Washington is packed with outsized personalities, but when Sen. Edward Kennedy, D-Mass., is on the other end of the phone, some of the biggest names in town drop all pretense and revert to respectful subservience.
"I haven't worked for him in 30 years, and he's still the boss and I'm the employee," said Ken Feinberg, a top mediation expert who handled the delicate negotiations over the 9/11 Victim Compensation Fund. Feinberg served as special counsel to Kennedy from 1975 to 1980 on the Senate Judiciary Committee, where he toiled in obscurity with fellow staffers Stephen Breyer and David Boies, among others.
During his 46 years in the Senate, Kennedy has amassed an unparalleled group of alumni staff that numbers in the thousands. Its members act as a sounding board on an encyclopedia of topics, an expert-opinion council, and, lately, as a support network for the ailing politician, who was diagnosed with a malignant brain tumor last May.
A cadre of former Kennedyites has already formed around President-elect Obama and is poised to play key roles in his administration. Democratic go-to lawyer Greg Craig has signed on as White House counselor, and Obama tapped think-tanker Melody Barnes as domestic policy adviser. Stephanie Cutter is also in the thick of things, working on the presidential transition team and, before that, as chief of staff to Michelle Obama. It's rumored that Cutter will likely land a senior White House communications post by the time Obama takes the oath of office.
"Having those relationships makes doing the work going forward much easer," said Barnes, who worked for Kennedy from 1995 to 2003. "You know their perspective."
Kennedy "always takes the long view--'Let's get half a loaf or three-quarters of a loaf; they'll be back.' "-- Ken Feinberg
Even before Obama's arrival, it was nearly impossible to walk a block in the nation's capital without bumping into someone who has worked for the senior senator from Massachusetts. "In the normal course of your days in Washington it's pretty difficult not to be running across ex-Kennedy people," said Joe Onek, senior counsel to House Speaker Nancy Pelosi, D-Calif.
A young Onek joined Kennedy's staff in 1969, two weeks before the Chappaquiddick incident, and left in 1971. He said that it was a difficult period for his boss but that Kennedy plowed through and kept to his legislative agenda. "I was coming off [a clerkship at] the Supreme Court and I thought I was a hotshot," Onek recalls. "Even in those days, he was an embryo of the Ted Kennedy he would become. I was very impressed."
Onek is still in touch with former Kennedy staffers from various eras, including Georgetown University law professor Peter Edelman, who was an aide to Sen. Robert Kennedy, D-N.Y., and worked on Ted Kennedy's 1980 presidential campaign; Jim Steinberg, Obama's deputy secretary of State nominee; and Esther Olavarria, who handled immigration issues for Kennedy until recently and is now a senior fellow at the Center for American Progress.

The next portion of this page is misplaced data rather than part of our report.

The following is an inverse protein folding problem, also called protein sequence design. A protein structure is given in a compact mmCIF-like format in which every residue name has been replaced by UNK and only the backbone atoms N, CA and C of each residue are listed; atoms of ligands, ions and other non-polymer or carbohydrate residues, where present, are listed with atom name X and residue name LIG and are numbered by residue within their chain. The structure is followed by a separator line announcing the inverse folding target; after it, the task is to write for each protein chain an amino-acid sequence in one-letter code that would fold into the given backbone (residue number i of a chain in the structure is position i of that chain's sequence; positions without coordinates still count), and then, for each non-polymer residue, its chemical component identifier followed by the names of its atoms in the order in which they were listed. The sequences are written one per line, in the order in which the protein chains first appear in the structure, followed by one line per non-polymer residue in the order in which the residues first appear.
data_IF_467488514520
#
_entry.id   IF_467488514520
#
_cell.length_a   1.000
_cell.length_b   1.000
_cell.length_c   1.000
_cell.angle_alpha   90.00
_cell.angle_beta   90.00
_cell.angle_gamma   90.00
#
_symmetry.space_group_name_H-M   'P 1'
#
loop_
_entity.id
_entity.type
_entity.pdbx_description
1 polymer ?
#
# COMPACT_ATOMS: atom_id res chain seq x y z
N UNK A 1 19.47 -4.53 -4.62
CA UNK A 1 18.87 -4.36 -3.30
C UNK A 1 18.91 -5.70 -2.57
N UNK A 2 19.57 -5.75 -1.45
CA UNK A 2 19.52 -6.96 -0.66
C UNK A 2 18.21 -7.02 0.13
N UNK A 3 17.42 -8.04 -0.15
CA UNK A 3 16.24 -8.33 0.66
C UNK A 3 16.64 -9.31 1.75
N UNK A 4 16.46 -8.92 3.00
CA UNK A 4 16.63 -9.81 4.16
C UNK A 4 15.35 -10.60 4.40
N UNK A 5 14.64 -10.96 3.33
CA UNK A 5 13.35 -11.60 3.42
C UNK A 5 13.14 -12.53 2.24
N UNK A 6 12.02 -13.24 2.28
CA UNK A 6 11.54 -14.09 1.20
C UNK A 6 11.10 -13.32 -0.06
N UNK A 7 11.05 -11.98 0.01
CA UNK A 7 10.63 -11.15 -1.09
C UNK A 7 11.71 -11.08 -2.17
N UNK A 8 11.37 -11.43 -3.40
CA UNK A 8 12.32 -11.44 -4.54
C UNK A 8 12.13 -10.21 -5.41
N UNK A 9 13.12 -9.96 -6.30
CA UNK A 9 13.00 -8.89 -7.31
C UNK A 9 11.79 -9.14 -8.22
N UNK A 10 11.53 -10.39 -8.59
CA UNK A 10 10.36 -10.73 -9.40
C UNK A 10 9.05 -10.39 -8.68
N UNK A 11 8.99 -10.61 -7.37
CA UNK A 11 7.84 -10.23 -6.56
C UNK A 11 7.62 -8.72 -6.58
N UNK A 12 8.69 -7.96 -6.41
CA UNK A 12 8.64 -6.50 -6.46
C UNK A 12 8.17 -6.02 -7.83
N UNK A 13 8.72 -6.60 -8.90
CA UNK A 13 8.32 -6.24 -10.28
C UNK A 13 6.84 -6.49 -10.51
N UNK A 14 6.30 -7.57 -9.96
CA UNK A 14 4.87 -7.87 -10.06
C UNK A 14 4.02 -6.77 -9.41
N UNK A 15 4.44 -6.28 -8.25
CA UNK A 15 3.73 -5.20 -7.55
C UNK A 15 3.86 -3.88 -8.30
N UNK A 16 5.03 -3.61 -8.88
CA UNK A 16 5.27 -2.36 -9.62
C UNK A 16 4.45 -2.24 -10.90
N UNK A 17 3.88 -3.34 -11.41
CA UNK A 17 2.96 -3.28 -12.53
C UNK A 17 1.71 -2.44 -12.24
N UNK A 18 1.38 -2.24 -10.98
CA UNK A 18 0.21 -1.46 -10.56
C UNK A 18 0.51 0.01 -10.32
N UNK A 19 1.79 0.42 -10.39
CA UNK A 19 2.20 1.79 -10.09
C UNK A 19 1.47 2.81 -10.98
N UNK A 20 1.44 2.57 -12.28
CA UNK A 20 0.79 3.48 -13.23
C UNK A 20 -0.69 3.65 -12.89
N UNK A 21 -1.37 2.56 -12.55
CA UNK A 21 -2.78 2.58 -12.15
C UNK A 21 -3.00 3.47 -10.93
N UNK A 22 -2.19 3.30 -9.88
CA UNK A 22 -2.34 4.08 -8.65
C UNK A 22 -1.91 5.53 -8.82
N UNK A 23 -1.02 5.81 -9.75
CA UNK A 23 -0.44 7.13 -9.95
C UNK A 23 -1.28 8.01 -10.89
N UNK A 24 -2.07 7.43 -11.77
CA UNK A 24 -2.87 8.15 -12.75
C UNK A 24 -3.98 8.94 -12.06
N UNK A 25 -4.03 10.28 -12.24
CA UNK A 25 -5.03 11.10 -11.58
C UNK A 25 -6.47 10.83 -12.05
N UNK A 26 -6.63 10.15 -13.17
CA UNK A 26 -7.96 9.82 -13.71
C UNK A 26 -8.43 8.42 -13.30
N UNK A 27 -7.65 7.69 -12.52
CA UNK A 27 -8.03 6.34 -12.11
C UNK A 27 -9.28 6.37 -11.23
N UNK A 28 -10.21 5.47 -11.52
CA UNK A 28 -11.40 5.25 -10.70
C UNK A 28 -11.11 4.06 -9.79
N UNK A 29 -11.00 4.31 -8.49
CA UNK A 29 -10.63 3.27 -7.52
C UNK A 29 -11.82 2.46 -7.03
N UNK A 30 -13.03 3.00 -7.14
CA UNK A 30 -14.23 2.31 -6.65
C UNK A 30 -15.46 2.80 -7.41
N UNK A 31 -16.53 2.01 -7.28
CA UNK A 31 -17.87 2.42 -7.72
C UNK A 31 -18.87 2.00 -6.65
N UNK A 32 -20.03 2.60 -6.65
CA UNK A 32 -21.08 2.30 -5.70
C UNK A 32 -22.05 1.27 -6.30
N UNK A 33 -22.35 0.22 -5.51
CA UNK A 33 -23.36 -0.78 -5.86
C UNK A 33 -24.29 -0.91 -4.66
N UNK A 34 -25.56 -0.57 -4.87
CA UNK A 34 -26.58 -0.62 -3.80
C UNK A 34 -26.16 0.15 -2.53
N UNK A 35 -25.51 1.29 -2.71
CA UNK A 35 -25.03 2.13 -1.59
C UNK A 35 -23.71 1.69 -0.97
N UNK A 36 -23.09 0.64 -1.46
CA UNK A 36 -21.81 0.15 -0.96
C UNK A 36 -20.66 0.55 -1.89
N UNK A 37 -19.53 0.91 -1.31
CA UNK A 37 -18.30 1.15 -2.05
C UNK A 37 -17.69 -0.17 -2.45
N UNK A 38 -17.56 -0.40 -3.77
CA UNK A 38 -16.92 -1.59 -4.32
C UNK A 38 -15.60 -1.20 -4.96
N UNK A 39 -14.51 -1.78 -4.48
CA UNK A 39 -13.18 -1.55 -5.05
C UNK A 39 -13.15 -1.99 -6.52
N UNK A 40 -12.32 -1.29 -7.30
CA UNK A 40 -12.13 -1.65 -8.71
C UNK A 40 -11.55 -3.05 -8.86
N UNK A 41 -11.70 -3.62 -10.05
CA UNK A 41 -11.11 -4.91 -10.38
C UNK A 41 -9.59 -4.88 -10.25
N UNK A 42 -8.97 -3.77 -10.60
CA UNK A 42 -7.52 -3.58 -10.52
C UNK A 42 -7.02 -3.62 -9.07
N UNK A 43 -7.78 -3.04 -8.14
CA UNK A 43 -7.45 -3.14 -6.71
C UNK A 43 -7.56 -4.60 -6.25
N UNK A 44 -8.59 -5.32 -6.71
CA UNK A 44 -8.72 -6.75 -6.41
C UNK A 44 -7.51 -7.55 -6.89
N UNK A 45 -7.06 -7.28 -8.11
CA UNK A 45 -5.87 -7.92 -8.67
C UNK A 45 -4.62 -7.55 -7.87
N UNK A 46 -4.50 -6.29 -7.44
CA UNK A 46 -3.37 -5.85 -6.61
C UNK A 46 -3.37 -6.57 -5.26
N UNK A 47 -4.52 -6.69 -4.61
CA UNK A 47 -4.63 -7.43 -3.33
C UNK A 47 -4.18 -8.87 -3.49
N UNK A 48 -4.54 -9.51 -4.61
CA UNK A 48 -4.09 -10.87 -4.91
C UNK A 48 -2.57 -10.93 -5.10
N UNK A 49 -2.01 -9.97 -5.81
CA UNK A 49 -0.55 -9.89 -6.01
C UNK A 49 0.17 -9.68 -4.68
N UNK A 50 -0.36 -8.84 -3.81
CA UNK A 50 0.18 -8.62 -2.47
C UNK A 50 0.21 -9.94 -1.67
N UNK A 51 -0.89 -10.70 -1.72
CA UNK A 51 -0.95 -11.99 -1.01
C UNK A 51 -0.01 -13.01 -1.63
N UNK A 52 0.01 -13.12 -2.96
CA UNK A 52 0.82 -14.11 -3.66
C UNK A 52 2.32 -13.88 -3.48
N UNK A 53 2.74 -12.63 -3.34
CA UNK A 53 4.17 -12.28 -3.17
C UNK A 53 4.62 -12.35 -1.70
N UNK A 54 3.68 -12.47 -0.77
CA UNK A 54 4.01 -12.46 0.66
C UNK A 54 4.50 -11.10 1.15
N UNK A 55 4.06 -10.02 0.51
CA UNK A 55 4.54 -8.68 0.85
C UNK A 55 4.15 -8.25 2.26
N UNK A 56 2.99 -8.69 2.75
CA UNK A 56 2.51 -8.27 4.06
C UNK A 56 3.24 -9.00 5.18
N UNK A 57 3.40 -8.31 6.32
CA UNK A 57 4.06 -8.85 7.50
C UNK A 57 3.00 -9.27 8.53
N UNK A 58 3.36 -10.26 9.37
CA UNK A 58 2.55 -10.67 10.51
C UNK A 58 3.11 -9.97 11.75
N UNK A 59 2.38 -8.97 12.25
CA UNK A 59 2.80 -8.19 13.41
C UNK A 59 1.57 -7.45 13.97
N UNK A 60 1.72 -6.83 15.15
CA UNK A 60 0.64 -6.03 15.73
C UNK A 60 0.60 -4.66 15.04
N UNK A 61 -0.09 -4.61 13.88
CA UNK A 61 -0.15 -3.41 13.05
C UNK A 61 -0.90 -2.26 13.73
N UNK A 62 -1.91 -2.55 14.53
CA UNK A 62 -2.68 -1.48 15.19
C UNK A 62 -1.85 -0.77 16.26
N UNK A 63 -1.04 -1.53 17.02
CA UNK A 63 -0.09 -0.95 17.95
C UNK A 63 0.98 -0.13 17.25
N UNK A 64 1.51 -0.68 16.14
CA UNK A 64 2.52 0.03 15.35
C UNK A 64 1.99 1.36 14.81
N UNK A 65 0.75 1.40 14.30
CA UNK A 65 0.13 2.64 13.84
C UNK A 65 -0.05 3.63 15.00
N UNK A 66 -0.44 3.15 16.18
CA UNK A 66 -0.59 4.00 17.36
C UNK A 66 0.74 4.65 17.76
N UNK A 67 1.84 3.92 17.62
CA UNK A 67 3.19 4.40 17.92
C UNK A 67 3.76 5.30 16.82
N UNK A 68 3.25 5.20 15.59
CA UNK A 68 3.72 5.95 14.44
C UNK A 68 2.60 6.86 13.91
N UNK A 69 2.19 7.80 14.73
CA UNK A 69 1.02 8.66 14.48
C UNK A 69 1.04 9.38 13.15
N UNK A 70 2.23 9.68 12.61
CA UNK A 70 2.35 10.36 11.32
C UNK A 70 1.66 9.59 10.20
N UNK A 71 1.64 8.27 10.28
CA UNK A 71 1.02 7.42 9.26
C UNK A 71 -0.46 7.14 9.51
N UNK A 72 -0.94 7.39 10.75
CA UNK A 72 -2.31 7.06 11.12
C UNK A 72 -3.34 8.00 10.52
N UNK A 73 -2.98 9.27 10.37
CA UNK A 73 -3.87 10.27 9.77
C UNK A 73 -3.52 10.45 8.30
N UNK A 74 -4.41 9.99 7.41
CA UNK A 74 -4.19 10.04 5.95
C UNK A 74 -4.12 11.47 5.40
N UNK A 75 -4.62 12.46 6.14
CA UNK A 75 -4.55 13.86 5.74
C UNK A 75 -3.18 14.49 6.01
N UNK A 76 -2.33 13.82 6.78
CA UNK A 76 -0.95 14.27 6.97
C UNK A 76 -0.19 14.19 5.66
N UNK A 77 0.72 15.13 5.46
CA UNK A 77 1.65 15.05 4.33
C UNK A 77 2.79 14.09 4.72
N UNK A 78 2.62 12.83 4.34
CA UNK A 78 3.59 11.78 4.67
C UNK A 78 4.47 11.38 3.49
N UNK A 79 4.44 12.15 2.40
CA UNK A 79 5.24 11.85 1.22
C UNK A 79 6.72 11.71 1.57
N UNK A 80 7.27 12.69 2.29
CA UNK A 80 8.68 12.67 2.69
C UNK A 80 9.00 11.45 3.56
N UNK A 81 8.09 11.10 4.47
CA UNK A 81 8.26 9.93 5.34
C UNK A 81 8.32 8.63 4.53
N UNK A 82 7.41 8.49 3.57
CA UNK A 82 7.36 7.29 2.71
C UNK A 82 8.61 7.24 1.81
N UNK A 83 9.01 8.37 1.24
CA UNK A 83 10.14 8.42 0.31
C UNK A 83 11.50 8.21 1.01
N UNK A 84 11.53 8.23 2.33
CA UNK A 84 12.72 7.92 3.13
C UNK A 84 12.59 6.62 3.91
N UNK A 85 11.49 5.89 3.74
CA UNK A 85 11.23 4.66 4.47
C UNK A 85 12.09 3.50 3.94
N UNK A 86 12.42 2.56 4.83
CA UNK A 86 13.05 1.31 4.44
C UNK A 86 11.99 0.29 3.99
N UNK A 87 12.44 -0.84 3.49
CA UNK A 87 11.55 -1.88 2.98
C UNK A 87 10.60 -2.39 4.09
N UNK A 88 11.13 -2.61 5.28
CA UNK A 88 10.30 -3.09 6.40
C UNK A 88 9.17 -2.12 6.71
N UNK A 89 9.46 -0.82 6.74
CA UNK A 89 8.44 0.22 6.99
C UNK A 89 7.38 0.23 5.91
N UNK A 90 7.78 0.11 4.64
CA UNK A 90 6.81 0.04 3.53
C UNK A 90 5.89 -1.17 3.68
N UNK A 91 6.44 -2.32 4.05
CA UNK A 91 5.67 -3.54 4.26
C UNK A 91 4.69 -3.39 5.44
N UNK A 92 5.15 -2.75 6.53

When a question arose recently in the speaker's office about new legislation for 9/11 first responders, Onek called another Kennedy alum for some expert advice. "How could we not consult with Ken Feinberg?" he said.
Former Kennedy staffers say that working for the senator creates an immediate bond, regardless of when they served. "We all tend to stick together, we all like each other, and there's not a lot of drama," said Patty First, a principal at the Raben Group. She was Kennedy's immigration counsel from 1995 to 1998. "It's a connection that you have, and it gives you an instant way to talk to people."
Tom Susman, now chief lobbyist for the American Bar Association, never hesitates to call fellow Kennedy alums when he's in need -- either for business or to help somebody's kid get a job. "I know I'll get the right names and connections," he said. Susman joined the senator's staff in 1968 as an assistant adviser and worked his way up to general counsel on the Senate Judiciary Committee in 1979. He also worked on Kennedy's 1980 presidential run.
Kennedy's 1980 campaign staff remains particularly close. Several, including Bill Carrick, Steve Murphy, and Bob Shrum, went on to work on other races, including the 1988 presidential bid of then-Rep. Dick Gephardt, D-Mo. Carrick, who served as Kennedy's political director from 1982 to 1987, still talks with Shrum three to four times a month, and with physician and producer Larry Horowitz three to four times a week. "Mostly because we're buddies," he said.